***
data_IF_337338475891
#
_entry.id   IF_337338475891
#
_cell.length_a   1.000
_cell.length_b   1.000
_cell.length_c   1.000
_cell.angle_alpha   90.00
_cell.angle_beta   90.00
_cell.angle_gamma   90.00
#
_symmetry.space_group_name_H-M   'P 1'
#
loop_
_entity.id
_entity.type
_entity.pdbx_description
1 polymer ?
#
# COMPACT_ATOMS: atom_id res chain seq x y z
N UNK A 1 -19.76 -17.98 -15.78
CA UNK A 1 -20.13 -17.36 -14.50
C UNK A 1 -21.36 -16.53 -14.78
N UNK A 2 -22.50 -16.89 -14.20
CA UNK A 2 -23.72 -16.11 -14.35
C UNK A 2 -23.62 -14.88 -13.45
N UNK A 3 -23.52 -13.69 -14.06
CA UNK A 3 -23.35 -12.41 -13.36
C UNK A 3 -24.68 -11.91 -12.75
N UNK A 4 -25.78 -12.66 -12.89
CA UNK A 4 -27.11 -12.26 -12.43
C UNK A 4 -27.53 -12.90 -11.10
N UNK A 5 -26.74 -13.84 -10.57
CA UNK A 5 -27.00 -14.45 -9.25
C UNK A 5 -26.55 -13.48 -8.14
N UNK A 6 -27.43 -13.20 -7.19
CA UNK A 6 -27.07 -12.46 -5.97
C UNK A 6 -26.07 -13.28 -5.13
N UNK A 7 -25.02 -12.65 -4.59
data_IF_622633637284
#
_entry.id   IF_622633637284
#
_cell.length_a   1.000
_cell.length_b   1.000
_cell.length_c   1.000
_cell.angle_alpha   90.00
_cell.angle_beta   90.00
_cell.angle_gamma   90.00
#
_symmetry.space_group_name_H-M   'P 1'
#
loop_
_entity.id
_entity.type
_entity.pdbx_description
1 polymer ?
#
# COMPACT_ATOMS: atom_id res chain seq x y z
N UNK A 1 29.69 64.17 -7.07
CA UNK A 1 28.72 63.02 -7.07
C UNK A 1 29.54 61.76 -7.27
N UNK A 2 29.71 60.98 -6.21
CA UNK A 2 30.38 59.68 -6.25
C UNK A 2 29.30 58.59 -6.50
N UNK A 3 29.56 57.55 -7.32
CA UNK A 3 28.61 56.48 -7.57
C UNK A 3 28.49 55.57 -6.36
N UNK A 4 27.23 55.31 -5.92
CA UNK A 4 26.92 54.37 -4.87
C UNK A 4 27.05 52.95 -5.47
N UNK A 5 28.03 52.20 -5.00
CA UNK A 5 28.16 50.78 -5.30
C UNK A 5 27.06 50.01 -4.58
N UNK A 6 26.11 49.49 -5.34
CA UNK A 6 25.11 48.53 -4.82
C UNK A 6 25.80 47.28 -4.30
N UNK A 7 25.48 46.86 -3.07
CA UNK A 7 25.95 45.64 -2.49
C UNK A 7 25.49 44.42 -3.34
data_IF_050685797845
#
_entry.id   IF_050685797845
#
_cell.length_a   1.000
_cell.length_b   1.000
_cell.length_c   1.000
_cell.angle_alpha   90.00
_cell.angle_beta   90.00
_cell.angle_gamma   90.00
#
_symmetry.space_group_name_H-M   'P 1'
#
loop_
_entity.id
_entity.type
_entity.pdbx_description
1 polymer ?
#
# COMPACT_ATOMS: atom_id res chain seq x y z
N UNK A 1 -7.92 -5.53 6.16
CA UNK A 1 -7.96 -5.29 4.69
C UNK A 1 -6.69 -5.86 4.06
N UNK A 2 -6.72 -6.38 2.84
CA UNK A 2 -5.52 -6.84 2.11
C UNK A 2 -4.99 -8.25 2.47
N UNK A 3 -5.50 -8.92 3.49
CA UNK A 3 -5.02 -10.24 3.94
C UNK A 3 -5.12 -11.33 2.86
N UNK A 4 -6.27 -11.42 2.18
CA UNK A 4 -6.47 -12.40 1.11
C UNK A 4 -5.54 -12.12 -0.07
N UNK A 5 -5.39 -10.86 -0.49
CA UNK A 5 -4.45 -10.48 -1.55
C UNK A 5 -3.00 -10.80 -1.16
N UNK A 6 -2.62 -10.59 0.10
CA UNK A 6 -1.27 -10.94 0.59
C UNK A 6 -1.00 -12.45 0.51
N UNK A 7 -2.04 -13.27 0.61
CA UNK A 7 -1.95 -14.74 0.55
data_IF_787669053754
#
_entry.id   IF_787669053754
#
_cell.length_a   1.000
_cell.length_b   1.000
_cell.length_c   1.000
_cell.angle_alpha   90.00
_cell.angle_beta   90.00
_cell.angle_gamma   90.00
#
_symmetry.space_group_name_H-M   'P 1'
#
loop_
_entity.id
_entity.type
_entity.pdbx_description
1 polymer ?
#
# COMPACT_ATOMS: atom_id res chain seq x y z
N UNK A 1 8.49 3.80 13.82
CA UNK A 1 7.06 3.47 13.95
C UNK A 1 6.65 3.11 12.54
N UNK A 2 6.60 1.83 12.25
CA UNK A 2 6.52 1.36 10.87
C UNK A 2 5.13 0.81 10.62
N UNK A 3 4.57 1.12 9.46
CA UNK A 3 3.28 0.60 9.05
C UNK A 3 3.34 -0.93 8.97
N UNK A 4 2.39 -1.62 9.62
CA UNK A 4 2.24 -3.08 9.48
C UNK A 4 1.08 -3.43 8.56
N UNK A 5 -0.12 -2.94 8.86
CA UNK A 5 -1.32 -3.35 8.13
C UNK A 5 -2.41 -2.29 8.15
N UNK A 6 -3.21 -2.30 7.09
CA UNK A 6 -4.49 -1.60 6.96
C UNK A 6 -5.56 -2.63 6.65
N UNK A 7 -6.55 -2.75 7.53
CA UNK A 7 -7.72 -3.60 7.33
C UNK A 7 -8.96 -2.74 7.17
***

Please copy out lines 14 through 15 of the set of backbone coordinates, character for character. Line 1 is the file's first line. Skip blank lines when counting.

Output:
loop_
_entity.id